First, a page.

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MCALLEN — For the first time in its history, Texas’ 15th Congressional District will be represented by a Republican.
Monica De La Cruz won her bid to represent the district Tuesday in the traditionally Democratic stronghold of South Texas, according to Decision Desk HQ.
How Texas counts ballots
How can I check whether my ballot was counted?
Voters can check with their county election officials to see whether their vote was counted. Some counties also make this information available on their websites. Find your county website here. Who a person voted for is not public record. If you voted through a provisional ballot because of an administrative issue or photo ID problem, you should receive a notice by mail letting you know if your ballot was counted by Dec. 2. Voters who vote by mail can use an online tracker to check the status of their mail-in ballot. You can access the tracker here.
How are votes counted in Texas elections?
County officials can begin counting early voting results, including mail-in ballots, on as early as the last day of early voting in large counties. Those results are usually posted online shortly after polls close at 7 p.m. on Election Day. Counties must count results from each polling location within 24 hours of the polls closing. Those counts are added in increments to the tally, which is then updated online. This takes time as polling places are closed down and election materials are transported back to county election officials. Election Day results are unofficial because officials still have to account for late arriving mail-in ballots, ballots from military or overseas voters and provisional ballots.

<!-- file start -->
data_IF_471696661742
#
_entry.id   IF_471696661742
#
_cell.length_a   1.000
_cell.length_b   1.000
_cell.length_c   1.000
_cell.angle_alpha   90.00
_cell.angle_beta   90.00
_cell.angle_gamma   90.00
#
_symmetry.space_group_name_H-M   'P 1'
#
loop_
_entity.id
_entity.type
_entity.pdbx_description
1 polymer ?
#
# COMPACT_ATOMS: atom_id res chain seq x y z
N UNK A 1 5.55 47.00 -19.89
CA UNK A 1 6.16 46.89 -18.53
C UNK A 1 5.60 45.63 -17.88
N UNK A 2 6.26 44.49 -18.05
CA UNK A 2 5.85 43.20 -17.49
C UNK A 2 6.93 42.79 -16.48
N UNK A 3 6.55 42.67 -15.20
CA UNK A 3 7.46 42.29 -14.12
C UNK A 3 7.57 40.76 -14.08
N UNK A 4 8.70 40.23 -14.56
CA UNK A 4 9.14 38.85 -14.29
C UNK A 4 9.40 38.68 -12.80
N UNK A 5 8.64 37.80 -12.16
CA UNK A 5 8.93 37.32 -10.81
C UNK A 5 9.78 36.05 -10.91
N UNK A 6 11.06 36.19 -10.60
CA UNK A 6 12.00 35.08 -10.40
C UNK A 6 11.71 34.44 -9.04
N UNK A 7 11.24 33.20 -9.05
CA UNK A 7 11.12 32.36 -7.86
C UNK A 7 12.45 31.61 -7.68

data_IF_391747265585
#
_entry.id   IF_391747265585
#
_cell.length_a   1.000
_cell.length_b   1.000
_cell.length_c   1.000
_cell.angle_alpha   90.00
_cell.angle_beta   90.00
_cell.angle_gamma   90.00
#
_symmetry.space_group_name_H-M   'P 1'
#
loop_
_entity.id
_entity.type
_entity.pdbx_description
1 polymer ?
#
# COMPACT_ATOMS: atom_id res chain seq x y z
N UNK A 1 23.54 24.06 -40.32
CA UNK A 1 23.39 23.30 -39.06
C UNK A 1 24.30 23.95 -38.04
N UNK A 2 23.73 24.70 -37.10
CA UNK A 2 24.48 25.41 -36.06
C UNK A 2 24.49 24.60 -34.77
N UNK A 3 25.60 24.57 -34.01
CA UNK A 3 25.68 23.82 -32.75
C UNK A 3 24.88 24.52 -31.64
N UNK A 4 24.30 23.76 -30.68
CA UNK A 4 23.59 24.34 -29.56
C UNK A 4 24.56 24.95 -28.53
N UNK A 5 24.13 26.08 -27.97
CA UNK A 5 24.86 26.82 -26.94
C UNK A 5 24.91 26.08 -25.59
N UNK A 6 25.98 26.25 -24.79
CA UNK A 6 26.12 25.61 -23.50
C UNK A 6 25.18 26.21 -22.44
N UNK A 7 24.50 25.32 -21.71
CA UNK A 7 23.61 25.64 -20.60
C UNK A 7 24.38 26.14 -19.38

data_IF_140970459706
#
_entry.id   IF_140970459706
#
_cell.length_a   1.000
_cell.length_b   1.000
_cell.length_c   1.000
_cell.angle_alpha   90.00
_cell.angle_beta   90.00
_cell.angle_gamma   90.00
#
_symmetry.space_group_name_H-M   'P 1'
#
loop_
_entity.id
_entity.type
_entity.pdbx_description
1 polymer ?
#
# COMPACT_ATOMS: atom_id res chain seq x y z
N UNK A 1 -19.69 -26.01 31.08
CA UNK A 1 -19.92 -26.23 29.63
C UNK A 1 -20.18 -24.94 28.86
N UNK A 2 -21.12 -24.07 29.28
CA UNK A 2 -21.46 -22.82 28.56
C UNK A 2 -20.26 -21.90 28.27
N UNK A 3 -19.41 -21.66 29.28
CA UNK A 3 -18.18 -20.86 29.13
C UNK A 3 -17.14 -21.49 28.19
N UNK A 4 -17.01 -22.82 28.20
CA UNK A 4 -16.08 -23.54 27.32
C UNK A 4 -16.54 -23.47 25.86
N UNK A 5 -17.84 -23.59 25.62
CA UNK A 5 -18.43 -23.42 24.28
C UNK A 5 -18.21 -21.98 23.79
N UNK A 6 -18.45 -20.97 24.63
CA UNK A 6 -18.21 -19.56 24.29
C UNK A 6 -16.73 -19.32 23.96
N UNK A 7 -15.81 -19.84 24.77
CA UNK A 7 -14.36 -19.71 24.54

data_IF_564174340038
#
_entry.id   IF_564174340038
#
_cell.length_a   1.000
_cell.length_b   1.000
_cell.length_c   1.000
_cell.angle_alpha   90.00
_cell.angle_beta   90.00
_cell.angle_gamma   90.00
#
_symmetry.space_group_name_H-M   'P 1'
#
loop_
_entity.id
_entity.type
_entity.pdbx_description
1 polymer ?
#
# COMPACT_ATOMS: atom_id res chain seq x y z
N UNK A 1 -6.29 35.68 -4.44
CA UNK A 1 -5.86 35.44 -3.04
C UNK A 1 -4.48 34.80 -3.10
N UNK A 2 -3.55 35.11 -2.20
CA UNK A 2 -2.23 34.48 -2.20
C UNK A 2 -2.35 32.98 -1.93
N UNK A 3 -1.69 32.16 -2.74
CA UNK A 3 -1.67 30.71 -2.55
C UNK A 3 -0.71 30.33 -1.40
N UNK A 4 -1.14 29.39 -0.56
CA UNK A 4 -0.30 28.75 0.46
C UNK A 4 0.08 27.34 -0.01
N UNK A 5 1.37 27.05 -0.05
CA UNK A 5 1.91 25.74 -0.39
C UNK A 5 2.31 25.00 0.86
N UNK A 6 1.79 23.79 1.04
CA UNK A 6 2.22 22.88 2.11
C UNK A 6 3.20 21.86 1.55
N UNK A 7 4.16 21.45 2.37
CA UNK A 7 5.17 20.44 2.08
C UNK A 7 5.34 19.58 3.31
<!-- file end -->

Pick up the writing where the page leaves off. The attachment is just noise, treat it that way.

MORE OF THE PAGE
Where can I see election results?
For federal, district and state elections, you can find results on our results page. The data is from our partner Decision Desk HQ, which gathers information from the Texas Secretary of State’s office and a representative sample of 50 counties to provide estimates as to how many votes are left to be counted and call winners. For local elections, you can find results on your county’s website. Find yours here.
How are ballots and elections protected in Texas?
Voting machines and software are certified by the U.S. Election Assistance Commission and the Texas Secretary of State. Machines used to mark and read ballots cannot connect to the internet to protect against hacking. The machines also have seals with unique serial numbers and are locked down at the end of voting. Paper ballots are also stored in locked boxes and must be preserved for at least 22 months after an election. Texas requires counties that use electronic machines to count votes to conduct a partial manual audit after the election. Read more about election safeguards here.
How common is voter fraud?
Several studies, reports and courts have found that voter fraud is relatively rare, according to the Brennan Center for Justice, a nonpartisan law and policy institute. Instances of alleged fraud have also in some cases turned out to be mistakes by elections administrators or voters, according to the center. The Texas Secretary of State’s office launched an audit of the 2020 election results in Dallas, Harris, Tarrant and Collin Counties. The audit is ongoing, but an initial report found few discrepancies between manual and electronic counts. The Texas Attorney General’s office also opened 390 cases looking at potential electoral fraud from January 2020 to September 2022, but it only secured five election-related convictions during that period.